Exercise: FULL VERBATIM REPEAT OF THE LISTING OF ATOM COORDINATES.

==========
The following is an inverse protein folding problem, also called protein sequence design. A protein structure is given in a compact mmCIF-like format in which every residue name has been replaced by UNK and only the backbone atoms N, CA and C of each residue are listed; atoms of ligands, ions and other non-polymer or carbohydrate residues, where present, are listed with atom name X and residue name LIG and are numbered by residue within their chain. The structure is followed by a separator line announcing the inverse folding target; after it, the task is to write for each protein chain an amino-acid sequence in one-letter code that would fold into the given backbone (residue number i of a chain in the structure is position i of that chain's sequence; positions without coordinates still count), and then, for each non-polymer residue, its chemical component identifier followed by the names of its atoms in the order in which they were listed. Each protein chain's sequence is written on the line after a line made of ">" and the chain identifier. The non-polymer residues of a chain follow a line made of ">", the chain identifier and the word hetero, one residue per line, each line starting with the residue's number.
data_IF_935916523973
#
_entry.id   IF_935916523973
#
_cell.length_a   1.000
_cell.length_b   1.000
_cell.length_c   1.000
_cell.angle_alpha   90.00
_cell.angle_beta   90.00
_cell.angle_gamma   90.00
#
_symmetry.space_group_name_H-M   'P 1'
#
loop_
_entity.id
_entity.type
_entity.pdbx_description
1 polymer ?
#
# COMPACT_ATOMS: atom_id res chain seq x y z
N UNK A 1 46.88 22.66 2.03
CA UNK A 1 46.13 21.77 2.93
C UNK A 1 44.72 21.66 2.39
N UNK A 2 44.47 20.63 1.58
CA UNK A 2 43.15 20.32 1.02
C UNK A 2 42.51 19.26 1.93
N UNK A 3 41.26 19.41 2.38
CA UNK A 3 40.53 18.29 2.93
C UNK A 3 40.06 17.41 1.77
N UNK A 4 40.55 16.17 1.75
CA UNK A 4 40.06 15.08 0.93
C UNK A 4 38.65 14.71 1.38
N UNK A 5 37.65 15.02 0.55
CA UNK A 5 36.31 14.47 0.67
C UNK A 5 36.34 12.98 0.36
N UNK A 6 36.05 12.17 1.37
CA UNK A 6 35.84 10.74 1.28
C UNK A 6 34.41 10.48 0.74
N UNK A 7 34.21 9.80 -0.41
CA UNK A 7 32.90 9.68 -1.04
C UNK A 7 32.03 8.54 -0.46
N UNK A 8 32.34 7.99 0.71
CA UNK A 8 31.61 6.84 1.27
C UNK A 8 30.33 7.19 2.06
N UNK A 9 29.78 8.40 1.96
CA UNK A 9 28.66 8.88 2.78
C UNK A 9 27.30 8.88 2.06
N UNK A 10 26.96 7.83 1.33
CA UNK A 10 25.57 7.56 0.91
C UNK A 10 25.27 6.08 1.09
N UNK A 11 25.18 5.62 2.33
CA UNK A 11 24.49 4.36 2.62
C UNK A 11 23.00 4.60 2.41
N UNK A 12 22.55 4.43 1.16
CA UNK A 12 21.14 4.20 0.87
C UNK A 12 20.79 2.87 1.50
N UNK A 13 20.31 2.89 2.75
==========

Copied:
The following is an inverse protein folding problem, also called protein sequence design. A protein structure is given in a compact mmCIF-like format in which every residue name has been replaced by UNK and only the backbone atoms N, CA and C of each residue are listed; atoms of ligands, ions and other non-polymer or carbohydrate residues, where present, are listed with atom name X and residue name LIG and are numbered by residue within their chain. The structure is followed by a separator line announcing the inverse folding target; after it, the task is to write for each protein chain an amino-acid sequence in one-letter code that would fold into the given backbone (residue number i of a chain in the structure is position i of that chain's sequence; positions without coordinates still count), and then, for each non-polymer residue, its chemical component identifier followed by the names of its atoms in the order in which they were listed. Each protein chain's sequence is written on the line after a line made of ">" and the chain identifier. The non-polymer residues of a chain follow a line made of ">", the chain identifier and the word hetero, one residue per line, each line starting with the residue's number.
data_IF_935916523973
#
_entry.id   IF_935916523973
#
_cell.length_a   1.000
_cell.length_b   1.000
_cell.length_c   1.000
_cell.angle_alpha   90.00
_cell.angle_beta   90.00
_cell.angle_gamma   90.00
#
_symmetry.space_group_name_H-M   'P 1'
#
loop_
_entity.id
_entity.type
_entity.pdbx_description
1 polymer ?
#
# COMPACT_ATOMS: atom_id res chain seq x y z
N UNK A 1 46.88 22.66 2.03
CA UNK A 1 46.13 21.77 2.93
C UNK A 1 44.72 21.66 2.39
N UNK A 2 44.47 20.63 1.58
CA UNK A 2 43.15 20.32 1.02
C UNK A 2 42.51 19.26 1.93
N UNK A 3 41.26 19.41 2.38
CA UNK A 3 40.53 18.29 2.93
C UNK A 3 40.06 17.41 1.77
N UNK A 4 40.55 16.17 1.75
CA UNK A 4 40.06 15.08 0.93
C UNK A 4 38.65 14.71 1.38
N UNK A 5 37.65 15.02 0.55
CA UNK A 5 36.31 14.47 0.67
C UNK A 5 36.34 12.98 0.36
N UNK A 6 36.05 12.17 1.37
CA UNK A 6 35.84 10.74 1.28
C UNK A 6 34.41 10.48 0.74
N UNK A 7 34.21 9.80 -0.41
CA UNK A 7 32.90 9.68 -1.04
C UNK A 7 32.03 8.54 -0.46
N UNK A 8 32.34 7.99 0.71
CA UNK A 8 31.61 6.84 1.27
C UNK A 8 30.33 7.19 2.06
N UNK A 9 29.78 8.40 1.96
CA UNK A 9 28.66 8.88 2.78
C UNK A 9 27.30 8.88 2.06
N UNK A 10 26.96 7.83 1.33
CA UNK A 10 25.57 7.56 0.91
C UNK A 10 25.27 6.08 1.09
N UNK A 11 25.18 5.62 2.33
CA UNK A 11 24.49 4.36 2.62
C UNK A 11 23.00 4.60 2.41
N UNK A 12 22.55 4.43 1.16
CA UNK A 12 21.14 4.20 0.87
C UNK A 12 20.79 2.87 1.50
N UNK A 13 20.31 2.89 2.75